At our carol services Reverend Fletcher always makes the observation that while our School has the tradition of celebrating Christmas, we are very conscious, and increasingly so, that our community includes many faiths. It might seem clumsy at times, but we are nevertheless sincere in working to embrace this diversity. We believe it is richness, and a treasure. We want to include everyone who also respects that diversity. A possible task, we believe.

Of the three gifts the wise men brought to the baby Jesus, the one I could never figure out was myrrh. When I was in school we didn’t have Google, so it was the encyclopaedia that revealed that myrrh was a pungent substance applied to the body for medicinal purposes, or burned as incense, or used to embalm and preserve the dead. Such a gift does beg questions in a young mind, as it did increasingly in mine. I was fortunate enough to go to a school, like ours, that encourages such questions. You could say things have come full circle: at one venue or another during this season we always sing the Christmas Carol, We Three Kings. The tradition is that I sing myrrh, the last king. Myrrh “breaths a light of gathering gloom, sorrowing, sighing, bleeding, dying.” Pretty grim for a birth.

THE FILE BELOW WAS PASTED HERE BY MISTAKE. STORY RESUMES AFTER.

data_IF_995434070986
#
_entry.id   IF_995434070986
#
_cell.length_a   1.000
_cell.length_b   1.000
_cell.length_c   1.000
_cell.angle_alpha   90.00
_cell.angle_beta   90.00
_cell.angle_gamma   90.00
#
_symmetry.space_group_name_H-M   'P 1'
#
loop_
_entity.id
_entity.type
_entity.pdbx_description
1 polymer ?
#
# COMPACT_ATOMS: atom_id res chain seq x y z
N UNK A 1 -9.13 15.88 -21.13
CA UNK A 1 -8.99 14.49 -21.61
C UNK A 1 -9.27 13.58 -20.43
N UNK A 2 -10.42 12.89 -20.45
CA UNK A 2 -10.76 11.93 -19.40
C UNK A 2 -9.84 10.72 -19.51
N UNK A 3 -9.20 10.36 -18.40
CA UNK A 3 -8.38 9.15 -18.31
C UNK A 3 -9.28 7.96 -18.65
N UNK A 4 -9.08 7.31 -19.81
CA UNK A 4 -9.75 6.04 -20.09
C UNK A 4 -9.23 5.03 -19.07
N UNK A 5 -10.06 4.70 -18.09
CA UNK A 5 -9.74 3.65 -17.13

Religion has puzzling moments, regardless of which. Almost all of the great religions and mythical cycles include the story of a god who dies and is reborn. In his poem, Journey of the Magi, T.S Eliot’s wise men ask the question, “were we led all that way for Birth or Death?” And of course without the circumstances of his death and rising again the life of Jesus would not have its meaning. Myrrh is the gift that foreshadows all this, introducing when Jesus is just a baby the poignant note of his destiny, his death, which is paradoxically an uplifting one. It has taken a long time, but I have come to understand that myrrh is the most complex gift, and my favourite.

This is a season I especially love. Many people write about it more poetically than this blog can. May the light of this season be everyone’s.


    • Actually, although I do approve of republican democracy, I prefer parliamentary democracy. I find republican democracy leads to the election only of the rich, whereas in parliamentary democracy it is possible for just about anyone to be elected an MP, and eventually become Prime Minister. Food for thought.


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